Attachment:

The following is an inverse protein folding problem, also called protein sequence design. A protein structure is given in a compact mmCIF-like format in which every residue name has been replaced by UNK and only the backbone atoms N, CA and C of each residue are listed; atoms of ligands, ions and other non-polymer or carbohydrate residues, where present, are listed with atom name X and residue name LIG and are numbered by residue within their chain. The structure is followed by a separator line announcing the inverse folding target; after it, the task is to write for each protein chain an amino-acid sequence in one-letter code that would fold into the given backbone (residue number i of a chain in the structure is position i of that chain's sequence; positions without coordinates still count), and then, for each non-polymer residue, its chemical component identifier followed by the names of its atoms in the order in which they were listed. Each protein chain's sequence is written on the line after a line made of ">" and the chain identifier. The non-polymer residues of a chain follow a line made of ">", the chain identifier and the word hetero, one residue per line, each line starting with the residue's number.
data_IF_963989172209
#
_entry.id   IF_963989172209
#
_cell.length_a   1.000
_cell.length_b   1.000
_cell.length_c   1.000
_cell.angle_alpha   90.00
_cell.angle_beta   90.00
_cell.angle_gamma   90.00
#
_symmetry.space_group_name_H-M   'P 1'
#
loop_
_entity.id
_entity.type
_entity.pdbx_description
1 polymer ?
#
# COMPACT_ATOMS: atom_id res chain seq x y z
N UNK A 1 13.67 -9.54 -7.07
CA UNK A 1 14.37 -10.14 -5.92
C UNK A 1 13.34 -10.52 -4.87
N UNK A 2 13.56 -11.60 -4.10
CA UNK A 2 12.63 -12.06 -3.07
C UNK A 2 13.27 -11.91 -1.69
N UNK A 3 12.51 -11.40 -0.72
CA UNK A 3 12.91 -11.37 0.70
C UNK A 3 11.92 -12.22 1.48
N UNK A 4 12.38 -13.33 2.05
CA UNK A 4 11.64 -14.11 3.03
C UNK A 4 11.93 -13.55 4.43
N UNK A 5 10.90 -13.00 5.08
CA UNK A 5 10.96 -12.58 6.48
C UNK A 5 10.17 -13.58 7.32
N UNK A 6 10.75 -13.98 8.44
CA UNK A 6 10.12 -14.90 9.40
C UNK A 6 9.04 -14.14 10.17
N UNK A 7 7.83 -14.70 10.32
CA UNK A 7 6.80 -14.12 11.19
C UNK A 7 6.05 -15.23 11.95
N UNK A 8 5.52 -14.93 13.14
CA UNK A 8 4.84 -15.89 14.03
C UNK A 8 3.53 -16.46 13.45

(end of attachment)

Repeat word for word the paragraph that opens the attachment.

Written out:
The following is an inverse protein folding problem, also called protein sequence design. A protein structure is given in a compact mmCIF-like format in which every residue name has been replaced by UNK and only the backbone atoms N, CA and C of each residue are listed; atoms of ligands, ions and other non-polymer or carbohydrate residues, where present, are listed with atom name X and residue name LIG and are numbered by residue within their chain. The structure is followed by a separator line announcing the inverse folding target; after it, the task is to write for each protein chain an amino-acid sequence in one-letter code that would fold into the given backbone (residue number i of a chain in the structure is position i of that chain's sequence; positions without coordinates still count), and then, for each non-polymer residue, its chemical component identifier followed by the names of its atoms in the order in which they were listed. Each protein chain's sequence is written on the line after a line made of ">" and the chain identifier. The non-polymer residues of a chain follow a line made of ">", the chain identifier and the word hetero, one residue per line, each line starting with the residue's number.